Newspaper article St Louis Post-Dispatch (MO)

Fickle Weather Demands Special Strategies

Newspaper article St Louis Post-Dispatch (MO)

Fickle Weather Demands Special Strategies

Article excerpt

Living in this transitory zone means that gardening is a challenge. It may be June in January and snowy in March with all the extremes in between. The garden books we read aren't much help for our morale. They show pictures of flower borders on Long Island Sound and Portland, Ore., perennials in England and year-round blooms in California.

In our area, the tulips may pop open one morning and shatter before evening. A long season of bloom - what's that?

Ken Miller, Mike Miller and Cindy Gilberg pointed out all these sad facts of life at their seminar at Shaw's Garden several weeks ago, but they also held out the light at the end of the dark tunnel of winter and offered many ideas on how we can surmount our special problems.

"You have to do succession work," Ken Miller reminded us in his talk on "Absolute Flowers." Using bulbs to start the season makes good sense. Flowering trees behind beds extend your view. He admitted, "Those of you with small yards may have to plant a dogwood on your neighbor's property." Having gardens that peak - a splash of peonies for example - will make up for the valleys.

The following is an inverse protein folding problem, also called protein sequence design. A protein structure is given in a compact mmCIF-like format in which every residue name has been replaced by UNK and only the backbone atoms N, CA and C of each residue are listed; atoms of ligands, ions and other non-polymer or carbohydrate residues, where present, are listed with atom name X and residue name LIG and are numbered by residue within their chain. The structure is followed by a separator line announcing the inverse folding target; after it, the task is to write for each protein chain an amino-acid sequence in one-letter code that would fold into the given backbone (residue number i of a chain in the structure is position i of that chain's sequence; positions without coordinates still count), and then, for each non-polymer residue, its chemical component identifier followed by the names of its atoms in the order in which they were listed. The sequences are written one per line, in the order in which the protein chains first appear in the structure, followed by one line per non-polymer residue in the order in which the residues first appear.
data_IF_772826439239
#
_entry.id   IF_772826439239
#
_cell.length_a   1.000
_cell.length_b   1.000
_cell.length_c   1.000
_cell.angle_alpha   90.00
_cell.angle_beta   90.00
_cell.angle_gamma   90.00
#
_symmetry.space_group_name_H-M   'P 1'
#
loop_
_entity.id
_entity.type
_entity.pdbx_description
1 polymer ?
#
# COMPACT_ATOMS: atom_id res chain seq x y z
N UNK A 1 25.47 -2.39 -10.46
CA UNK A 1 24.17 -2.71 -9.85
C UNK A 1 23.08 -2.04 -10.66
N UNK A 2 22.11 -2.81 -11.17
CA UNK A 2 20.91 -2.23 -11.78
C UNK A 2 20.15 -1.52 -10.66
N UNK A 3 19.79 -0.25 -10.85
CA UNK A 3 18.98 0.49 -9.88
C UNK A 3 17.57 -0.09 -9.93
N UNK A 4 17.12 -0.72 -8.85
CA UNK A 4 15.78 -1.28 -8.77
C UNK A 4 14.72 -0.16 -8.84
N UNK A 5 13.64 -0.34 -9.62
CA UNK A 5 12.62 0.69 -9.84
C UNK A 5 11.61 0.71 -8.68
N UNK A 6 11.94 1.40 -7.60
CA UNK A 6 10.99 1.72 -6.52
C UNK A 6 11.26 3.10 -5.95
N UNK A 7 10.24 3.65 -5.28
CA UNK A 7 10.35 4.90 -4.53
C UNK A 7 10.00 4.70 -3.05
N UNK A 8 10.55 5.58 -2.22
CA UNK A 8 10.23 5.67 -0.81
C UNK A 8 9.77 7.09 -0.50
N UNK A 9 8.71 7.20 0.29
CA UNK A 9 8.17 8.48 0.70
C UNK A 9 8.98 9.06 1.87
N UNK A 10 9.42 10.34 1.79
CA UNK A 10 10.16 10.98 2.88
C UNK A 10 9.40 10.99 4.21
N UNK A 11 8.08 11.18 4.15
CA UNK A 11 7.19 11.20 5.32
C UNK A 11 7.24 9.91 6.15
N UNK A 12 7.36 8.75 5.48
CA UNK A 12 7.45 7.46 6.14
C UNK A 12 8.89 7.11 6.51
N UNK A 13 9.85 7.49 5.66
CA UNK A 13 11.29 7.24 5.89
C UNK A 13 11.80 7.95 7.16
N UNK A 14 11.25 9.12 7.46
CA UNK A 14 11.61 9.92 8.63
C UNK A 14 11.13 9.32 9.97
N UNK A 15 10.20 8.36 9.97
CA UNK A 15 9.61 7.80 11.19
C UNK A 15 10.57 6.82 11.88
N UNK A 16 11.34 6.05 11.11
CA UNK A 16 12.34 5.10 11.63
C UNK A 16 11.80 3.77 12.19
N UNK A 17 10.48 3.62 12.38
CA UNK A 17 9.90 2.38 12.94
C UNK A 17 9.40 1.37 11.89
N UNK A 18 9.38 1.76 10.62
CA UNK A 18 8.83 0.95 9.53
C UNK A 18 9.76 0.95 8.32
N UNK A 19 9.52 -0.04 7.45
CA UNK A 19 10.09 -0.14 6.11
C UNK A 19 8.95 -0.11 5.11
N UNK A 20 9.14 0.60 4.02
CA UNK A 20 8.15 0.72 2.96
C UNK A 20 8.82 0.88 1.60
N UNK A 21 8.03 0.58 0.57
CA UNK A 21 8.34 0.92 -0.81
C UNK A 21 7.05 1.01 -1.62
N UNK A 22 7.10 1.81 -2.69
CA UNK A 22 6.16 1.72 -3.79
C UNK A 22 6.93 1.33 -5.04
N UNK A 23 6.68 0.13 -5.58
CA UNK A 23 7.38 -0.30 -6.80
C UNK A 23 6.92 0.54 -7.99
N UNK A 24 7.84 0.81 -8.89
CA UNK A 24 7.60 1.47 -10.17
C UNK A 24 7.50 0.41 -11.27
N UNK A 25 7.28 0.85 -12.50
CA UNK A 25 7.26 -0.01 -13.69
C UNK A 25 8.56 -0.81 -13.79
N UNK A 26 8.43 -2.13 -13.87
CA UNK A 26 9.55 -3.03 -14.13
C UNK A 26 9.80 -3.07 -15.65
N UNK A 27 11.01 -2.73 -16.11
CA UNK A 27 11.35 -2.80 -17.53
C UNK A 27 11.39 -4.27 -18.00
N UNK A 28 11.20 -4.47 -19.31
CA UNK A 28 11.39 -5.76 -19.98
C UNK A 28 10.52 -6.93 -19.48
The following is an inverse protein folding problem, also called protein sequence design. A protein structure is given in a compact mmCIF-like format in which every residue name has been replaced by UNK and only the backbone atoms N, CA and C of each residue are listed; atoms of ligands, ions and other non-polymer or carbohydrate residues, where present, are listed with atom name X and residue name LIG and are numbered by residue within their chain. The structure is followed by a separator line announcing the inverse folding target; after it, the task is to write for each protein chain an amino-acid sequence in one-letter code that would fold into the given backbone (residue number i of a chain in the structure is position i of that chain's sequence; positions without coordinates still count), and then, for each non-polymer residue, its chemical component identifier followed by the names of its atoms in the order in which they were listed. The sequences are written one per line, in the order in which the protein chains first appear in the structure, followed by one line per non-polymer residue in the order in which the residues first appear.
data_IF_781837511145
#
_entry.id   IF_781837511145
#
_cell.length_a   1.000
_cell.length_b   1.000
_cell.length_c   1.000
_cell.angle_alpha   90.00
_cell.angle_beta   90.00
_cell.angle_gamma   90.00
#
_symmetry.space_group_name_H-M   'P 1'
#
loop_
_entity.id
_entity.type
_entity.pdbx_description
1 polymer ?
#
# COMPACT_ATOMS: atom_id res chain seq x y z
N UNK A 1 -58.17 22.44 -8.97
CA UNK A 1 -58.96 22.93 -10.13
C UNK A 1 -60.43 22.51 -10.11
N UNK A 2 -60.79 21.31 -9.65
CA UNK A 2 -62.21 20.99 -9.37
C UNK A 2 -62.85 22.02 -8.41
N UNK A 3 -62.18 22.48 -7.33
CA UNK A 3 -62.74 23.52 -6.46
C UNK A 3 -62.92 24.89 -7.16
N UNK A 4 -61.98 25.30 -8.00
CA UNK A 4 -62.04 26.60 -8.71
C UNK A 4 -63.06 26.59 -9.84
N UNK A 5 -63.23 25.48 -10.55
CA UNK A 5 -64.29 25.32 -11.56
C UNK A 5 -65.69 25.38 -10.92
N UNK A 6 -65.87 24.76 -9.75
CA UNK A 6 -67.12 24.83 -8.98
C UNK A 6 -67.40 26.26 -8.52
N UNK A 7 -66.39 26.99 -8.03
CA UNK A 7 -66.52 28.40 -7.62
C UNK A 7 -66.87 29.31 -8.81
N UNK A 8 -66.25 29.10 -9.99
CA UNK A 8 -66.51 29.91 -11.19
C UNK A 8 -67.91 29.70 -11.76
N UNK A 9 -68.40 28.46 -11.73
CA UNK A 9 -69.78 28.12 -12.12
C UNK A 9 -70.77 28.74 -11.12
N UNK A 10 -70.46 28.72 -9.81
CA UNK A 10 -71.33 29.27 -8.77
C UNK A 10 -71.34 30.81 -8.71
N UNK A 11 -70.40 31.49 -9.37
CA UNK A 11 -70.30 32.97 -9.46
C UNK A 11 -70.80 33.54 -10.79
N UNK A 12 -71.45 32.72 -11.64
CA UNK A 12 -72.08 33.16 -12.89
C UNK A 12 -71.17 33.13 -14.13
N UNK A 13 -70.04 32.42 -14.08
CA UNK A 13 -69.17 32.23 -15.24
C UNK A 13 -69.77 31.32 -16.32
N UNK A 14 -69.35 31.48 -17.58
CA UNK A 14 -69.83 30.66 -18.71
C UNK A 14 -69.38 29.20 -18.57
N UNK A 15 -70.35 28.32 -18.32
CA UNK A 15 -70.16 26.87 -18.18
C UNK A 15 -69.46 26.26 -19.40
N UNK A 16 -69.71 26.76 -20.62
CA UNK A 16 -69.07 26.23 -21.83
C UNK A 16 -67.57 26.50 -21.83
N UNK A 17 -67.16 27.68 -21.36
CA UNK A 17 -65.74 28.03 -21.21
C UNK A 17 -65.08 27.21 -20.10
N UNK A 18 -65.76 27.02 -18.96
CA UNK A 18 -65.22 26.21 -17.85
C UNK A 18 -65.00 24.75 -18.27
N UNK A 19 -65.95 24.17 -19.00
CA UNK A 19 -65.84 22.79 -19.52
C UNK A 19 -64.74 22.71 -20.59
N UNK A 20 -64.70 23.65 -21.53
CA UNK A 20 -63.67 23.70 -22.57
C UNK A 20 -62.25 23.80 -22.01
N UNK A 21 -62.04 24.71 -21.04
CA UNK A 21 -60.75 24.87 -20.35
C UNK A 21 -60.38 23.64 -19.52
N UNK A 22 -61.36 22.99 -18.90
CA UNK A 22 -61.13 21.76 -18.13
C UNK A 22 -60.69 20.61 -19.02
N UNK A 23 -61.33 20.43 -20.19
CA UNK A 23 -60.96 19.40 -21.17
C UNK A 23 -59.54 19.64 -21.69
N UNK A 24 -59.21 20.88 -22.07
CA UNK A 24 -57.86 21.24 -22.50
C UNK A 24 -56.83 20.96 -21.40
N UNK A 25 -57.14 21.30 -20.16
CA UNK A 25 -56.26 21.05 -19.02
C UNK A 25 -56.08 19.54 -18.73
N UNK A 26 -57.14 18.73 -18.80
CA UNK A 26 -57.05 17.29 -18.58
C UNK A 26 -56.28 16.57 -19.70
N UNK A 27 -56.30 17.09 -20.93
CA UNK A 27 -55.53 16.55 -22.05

Also we have the advantage of a long season in our area. Autumn clematis may provide that peak in late fall. And throughout the hottest summer days, there's always impatiens.

"Impatiens is the most overworked flower in our area, but I plan to keep right on overworking them," he said.

Annuals and long-blooming perennials like daylilies, lythrum and daisies come to our rescue. We don't have delphinium as they have in the Pacific Northwest, but there is gladiolus increasing in its varieties.

We can have scented gardens on our hot summer nights - nicotiana is a good choice here. We can grow hot-weather lovers for bloom and for drying - gomphrena and stachys (lamb's ear) make a nice combination. And we can always grow that longest blooming perennial of all, eclinacea and its related rudbeckia. …

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